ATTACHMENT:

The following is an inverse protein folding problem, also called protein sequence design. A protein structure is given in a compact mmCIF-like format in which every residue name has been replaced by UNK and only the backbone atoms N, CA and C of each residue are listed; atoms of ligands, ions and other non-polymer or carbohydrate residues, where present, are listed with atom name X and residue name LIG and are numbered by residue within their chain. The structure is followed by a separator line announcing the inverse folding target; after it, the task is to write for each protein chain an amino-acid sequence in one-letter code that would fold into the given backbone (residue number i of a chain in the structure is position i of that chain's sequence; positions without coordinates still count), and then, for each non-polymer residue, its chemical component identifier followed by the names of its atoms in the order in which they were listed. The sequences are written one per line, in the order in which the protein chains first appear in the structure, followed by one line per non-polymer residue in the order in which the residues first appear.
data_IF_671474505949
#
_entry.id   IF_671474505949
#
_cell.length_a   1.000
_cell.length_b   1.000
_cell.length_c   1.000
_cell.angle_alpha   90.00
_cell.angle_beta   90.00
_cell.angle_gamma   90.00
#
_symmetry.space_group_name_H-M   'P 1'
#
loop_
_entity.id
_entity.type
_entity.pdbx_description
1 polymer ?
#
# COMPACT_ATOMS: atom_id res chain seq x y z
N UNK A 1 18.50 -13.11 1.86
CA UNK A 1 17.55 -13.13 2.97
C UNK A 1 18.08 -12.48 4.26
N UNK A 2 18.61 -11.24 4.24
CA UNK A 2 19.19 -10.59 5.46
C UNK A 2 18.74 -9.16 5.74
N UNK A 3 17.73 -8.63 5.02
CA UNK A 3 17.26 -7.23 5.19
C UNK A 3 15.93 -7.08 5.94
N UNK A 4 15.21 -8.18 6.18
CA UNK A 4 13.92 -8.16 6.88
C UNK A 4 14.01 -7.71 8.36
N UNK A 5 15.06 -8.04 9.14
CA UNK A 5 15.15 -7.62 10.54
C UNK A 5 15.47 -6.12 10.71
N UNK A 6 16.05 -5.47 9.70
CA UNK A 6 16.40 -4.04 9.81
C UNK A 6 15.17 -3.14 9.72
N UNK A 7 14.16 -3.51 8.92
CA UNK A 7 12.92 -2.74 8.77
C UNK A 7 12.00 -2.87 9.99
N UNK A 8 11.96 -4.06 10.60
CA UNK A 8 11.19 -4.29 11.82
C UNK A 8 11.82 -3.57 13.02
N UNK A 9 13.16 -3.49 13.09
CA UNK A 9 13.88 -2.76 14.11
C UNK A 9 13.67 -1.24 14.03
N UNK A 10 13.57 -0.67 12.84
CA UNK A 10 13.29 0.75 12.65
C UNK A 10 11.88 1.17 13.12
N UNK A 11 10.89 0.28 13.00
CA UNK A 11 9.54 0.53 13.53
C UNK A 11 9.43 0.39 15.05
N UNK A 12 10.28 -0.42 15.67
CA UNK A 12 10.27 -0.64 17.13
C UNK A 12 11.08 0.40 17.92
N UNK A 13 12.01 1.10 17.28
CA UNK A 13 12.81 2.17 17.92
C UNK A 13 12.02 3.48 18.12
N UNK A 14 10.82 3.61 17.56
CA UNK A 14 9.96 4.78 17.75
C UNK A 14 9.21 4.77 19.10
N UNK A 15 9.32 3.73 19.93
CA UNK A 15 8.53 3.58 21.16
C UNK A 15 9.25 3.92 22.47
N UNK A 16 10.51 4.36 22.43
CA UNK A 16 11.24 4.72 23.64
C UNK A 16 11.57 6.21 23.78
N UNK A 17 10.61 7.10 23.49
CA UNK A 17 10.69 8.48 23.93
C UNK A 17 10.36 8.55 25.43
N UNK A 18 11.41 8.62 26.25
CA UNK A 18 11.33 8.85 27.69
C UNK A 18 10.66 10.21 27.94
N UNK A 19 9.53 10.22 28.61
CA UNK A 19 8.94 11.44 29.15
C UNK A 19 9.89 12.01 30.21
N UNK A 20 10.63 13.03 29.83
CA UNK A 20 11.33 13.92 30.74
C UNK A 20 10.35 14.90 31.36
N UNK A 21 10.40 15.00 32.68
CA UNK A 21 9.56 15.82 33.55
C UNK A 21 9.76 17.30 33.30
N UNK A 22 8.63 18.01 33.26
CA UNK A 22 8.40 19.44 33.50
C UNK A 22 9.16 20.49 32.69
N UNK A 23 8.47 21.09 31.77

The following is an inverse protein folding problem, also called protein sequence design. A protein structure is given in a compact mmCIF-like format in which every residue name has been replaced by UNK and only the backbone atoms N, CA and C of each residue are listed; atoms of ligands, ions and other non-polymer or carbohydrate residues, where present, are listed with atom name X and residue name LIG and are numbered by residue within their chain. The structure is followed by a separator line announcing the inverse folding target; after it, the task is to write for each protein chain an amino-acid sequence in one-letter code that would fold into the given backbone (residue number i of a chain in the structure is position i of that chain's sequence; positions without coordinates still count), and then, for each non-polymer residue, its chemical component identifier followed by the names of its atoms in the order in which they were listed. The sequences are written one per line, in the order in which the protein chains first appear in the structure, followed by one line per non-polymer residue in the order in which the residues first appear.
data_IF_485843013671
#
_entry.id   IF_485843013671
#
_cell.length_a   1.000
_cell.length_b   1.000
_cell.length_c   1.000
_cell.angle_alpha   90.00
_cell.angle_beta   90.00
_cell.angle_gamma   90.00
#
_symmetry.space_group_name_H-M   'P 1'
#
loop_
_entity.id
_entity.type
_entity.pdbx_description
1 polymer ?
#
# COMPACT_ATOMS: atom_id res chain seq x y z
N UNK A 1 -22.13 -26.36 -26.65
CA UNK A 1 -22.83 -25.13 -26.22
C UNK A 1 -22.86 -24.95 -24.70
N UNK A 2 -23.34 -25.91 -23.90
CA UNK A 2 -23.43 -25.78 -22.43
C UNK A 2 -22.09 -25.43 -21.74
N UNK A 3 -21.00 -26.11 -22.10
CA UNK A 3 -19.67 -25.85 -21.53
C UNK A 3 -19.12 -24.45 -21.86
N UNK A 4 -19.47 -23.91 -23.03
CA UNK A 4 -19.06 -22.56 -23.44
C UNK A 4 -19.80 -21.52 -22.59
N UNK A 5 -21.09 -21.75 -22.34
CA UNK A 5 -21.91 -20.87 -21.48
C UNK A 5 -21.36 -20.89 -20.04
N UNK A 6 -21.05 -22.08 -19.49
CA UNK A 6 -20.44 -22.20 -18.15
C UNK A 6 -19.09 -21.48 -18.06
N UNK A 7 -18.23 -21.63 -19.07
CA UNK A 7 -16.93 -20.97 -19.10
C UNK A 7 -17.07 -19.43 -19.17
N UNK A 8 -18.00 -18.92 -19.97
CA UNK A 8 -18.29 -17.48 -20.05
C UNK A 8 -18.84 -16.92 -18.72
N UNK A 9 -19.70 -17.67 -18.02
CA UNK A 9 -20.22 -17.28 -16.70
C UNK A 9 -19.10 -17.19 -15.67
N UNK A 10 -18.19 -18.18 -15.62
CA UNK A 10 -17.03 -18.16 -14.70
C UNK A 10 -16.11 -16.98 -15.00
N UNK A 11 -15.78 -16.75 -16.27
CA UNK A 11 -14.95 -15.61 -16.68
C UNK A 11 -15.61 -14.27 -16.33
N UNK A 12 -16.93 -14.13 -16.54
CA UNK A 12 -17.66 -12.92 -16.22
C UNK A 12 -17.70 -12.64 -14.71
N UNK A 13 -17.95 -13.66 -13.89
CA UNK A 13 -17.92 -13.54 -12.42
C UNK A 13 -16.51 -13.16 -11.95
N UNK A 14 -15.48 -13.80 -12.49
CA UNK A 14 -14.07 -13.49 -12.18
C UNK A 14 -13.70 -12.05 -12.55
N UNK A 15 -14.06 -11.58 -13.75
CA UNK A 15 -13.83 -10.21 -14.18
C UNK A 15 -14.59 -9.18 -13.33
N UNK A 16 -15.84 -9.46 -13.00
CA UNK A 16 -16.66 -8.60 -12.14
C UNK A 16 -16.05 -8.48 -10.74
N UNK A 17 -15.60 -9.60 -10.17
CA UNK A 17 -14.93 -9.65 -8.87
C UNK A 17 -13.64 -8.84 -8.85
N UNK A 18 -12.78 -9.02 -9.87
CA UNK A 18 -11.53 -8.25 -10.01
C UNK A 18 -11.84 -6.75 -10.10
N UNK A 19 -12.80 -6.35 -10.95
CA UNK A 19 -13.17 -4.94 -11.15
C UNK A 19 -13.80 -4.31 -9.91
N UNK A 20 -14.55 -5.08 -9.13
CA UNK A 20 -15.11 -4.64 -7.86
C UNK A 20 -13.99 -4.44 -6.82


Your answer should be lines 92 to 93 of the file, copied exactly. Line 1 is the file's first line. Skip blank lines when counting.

_entry.id   IF_485843013671
#